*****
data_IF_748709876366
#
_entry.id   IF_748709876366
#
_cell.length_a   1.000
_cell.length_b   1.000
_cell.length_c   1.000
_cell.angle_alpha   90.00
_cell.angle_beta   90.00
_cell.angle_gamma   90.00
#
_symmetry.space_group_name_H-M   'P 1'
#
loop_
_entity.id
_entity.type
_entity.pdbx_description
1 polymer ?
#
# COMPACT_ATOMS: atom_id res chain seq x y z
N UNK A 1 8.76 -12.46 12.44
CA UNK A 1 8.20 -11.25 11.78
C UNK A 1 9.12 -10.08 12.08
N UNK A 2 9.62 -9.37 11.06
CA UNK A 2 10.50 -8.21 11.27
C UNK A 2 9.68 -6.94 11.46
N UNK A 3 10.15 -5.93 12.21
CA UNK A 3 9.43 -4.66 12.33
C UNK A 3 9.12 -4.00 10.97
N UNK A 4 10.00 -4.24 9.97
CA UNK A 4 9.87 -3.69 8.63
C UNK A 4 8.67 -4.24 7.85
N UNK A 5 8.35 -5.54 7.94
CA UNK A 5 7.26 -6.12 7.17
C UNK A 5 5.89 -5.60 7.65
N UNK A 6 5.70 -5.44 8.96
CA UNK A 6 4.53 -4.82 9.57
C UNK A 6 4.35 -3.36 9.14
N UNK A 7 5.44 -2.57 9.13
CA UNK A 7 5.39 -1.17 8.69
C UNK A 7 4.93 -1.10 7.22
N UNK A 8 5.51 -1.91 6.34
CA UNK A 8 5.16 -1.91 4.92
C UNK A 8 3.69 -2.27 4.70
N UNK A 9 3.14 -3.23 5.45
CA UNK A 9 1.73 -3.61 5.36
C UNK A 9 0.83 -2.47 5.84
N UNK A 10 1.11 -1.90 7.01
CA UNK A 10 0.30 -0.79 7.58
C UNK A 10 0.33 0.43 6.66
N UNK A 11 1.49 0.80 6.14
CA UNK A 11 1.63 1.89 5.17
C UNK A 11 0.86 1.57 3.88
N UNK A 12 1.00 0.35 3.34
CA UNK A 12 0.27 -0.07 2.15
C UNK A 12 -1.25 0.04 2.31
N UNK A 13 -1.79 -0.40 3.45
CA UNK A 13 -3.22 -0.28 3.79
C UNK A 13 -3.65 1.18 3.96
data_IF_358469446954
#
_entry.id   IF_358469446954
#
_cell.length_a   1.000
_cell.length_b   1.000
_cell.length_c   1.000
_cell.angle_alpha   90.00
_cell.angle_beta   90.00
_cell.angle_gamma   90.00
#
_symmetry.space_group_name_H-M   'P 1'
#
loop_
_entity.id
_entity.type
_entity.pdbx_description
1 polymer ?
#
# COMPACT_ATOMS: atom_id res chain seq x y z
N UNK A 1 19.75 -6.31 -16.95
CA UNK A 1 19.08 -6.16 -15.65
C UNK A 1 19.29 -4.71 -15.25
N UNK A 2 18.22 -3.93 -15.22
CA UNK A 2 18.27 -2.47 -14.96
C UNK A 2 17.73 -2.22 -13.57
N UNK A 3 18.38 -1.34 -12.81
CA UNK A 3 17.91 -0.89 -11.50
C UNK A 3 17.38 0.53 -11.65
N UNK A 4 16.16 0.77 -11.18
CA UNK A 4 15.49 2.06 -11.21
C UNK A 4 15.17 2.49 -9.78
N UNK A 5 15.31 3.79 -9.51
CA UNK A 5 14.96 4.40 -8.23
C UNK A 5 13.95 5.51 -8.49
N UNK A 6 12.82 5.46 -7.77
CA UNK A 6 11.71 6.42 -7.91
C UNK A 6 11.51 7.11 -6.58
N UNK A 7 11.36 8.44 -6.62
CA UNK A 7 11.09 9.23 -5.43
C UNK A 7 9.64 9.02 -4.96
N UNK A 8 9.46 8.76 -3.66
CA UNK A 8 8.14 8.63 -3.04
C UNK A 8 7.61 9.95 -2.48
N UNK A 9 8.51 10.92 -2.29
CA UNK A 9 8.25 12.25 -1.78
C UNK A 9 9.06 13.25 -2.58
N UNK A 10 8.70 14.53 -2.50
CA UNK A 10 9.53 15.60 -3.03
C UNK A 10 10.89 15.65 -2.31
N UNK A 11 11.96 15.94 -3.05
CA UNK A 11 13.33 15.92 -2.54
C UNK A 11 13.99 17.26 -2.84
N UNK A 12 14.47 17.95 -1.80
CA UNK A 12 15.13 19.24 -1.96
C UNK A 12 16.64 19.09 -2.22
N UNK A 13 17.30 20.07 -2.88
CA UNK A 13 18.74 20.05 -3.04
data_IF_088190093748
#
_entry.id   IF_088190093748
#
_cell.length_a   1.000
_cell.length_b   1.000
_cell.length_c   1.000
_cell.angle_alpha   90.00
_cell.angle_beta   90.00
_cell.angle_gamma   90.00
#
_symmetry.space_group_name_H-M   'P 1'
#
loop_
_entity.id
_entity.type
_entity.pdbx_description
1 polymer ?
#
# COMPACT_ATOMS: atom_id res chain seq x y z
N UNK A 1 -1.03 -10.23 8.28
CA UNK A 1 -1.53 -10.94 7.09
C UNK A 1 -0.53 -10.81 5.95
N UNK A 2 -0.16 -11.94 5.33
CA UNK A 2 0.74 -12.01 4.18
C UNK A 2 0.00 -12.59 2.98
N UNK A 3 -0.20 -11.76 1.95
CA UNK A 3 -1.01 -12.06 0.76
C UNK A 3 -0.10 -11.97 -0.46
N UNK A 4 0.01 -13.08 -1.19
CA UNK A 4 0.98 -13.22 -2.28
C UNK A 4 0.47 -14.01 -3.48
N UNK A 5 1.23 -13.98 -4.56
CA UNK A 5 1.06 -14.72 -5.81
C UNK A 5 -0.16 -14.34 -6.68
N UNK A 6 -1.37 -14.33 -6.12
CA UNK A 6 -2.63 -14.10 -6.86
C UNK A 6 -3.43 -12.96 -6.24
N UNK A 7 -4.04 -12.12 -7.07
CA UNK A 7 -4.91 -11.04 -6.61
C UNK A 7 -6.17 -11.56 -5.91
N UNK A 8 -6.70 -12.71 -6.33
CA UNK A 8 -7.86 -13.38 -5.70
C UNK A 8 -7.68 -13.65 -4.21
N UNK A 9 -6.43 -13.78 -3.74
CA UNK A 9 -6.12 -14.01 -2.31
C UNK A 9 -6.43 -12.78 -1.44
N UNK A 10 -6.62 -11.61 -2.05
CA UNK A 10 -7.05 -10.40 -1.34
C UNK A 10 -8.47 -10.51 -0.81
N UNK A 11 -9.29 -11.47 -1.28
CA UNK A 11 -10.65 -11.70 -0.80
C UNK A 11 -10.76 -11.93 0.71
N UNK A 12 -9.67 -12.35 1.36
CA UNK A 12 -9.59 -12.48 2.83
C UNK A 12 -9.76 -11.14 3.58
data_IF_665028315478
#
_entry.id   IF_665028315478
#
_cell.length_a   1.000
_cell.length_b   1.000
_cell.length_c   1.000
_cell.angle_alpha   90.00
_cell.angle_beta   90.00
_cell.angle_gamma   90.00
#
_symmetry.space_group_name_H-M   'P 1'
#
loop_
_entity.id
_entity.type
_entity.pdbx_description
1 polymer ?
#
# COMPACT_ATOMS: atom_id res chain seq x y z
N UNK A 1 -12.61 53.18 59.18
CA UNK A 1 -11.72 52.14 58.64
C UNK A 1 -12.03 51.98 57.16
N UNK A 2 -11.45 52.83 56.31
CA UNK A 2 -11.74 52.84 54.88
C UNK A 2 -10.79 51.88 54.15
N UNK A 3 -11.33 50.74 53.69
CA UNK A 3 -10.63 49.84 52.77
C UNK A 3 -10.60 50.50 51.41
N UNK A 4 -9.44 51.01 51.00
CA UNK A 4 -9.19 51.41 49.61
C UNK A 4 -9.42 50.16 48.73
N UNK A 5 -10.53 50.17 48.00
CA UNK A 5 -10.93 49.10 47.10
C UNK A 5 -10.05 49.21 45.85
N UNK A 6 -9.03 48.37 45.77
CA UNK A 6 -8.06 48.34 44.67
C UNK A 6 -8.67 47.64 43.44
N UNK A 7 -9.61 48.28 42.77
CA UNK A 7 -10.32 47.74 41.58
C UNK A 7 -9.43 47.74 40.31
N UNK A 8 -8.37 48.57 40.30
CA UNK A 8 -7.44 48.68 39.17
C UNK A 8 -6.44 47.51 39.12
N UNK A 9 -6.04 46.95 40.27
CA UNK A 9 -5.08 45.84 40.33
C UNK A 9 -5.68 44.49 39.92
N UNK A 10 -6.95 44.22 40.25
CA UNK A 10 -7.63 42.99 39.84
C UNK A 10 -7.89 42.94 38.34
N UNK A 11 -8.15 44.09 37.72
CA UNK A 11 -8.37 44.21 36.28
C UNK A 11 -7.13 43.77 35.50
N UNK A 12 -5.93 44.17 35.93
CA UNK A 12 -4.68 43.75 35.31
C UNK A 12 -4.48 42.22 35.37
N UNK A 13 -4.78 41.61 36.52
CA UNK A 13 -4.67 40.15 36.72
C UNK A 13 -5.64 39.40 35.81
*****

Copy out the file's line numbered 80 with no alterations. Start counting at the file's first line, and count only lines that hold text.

N UNK A 1 19.75 -6.31 -16.95